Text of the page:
Cochrane is currently imploding and it requires the UK Charity Commission to intervene urgently. Several Cochrane centres are already making moves to sever themselves from the organisation; international protests from thousands of people are mounting; and people have lost trust in the charity.

    All 31 centre directors in Spain and Latin America have signed a document, which describes the lack of transparency, accountability and due processes, and proposes the establishment of an ad-hoc commission, without the participation of any person who has been directly involved in the conflict between Cochrane’s CEO and me, that should independently review all the actions related to the conflict. As is characteristic of Cochrane’s leadership, it has ignored the letter.

    My complaint is about serious abuse and mismanagement over several years, which has harmed the charity’s services, beneficiaries and reputation. The evidence I provide not only outlines the risk of additional harm to the organisation, but also has broader implications for medical research, policy-makers and most importantly, people’s health and well-being. I have tried to challenge the leadership on these important issues but, as a whistle-blower, I have endured intimidation, bullying and witnessed corruption, by a leadership that is bringing the organisation to its knees. There is a substantial risk that Cochrane will fall apart if nothing is done.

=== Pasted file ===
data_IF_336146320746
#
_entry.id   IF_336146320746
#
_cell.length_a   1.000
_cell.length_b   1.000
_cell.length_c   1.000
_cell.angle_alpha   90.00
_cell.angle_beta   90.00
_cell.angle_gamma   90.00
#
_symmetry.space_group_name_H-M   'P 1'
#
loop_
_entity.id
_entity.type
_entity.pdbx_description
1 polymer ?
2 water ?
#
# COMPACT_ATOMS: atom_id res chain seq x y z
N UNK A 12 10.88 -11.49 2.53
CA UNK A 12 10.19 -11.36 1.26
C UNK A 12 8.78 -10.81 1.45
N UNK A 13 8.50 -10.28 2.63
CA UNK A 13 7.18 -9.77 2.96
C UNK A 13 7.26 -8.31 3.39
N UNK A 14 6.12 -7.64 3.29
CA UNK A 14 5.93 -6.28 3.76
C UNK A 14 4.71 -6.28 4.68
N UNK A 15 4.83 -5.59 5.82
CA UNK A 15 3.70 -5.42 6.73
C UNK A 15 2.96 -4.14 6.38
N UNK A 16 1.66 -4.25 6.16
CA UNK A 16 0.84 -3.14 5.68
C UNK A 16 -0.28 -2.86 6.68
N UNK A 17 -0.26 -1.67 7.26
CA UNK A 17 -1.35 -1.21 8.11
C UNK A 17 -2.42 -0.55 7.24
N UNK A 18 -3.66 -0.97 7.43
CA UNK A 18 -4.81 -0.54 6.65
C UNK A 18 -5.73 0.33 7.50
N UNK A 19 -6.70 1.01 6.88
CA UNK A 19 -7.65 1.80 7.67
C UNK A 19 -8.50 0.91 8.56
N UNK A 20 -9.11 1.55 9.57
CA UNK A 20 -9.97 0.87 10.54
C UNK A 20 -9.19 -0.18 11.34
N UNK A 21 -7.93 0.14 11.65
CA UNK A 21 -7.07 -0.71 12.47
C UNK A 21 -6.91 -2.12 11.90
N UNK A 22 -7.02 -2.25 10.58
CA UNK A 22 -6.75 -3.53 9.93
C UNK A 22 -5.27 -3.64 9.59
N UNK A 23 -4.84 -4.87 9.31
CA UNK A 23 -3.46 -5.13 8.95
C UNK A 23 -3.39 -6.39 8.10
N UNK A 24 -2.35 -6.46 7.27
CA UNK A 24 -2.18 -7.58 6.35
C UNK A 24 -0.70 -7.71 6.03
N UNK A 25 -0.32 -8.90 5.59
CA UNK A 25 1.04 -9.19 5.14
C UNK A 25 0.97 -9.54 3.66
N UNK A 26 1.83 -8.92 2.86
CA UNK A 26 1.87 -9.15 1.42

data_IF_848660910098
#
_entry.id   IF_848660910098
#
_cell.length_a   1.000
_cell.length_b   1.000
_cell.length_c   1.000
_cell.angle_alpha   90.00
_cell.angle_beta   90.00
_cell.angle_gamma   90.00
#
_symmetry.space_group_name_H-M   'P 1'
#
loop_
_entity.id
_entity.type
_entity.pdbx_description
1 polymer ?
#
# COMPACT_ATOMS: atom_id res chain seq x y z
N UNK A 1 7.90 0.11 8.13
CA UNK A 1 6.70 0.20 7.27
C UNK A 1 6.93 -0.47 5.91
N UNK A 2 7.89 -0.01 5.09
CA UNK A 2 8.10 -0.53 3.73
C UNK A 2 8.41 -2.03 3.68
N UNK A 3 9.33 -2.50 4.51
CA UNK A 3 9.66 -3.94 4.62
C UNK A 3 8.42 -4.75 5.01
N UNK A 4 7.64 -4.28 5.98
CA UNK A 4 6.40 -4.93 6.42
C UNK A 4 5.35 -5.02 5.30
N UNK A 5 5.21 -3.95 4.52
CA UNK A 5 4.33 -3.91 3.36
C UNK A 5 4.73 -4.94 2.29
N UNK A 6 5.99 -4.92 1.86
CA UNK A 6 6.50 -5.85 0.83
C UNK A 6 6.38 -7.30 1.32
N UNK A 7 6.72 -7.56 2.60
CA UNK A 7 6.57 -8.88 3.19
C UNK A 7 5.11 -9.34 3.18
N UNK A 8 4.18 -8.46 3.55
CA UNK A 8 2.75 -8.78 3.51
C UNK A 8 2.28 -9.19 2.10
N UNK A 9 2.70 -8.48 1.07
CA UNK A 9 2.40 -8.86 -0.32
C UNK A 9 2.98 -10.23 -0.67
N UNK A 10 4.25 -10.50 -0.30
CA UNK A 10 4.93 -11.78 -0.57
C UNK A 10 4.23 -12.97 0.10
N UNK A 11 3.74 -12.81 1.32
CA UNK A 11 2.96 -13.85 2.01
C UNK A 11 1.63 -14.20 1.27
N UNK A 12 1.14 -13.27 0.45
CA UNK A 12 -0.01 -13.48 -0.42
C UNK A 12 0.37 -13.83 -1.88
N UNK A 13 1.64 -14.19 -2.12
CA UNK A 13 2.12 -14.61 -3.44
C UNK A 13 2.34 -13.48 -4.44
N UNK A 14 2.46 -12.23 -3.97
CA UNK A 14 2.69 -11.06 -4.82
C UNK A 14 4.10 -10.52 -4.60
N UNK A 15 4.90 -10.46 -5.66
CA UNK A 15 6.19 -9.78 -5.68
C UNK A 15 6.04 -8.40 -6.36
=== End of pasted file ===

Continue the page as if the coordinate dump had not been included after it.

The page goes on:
The conflict between Cochrane’s CEO and me was a trivial issue about the interpretation of Cochrane’s Spokesperson Policy in relation to two recent cases. Cochrane’s own Counsel exonerated me from all charges, and in a letter from 3 October, marked Addressee Only. Strictly Private & Confidential and NOT FOR PUBLICATION OR DISSEMINATION, the co-chairs admit, for the first and only time, that I have not broken the Spokesperson Policy. There is therefore no basis for the Board’s expulsion of me from the Board and from Cochrane.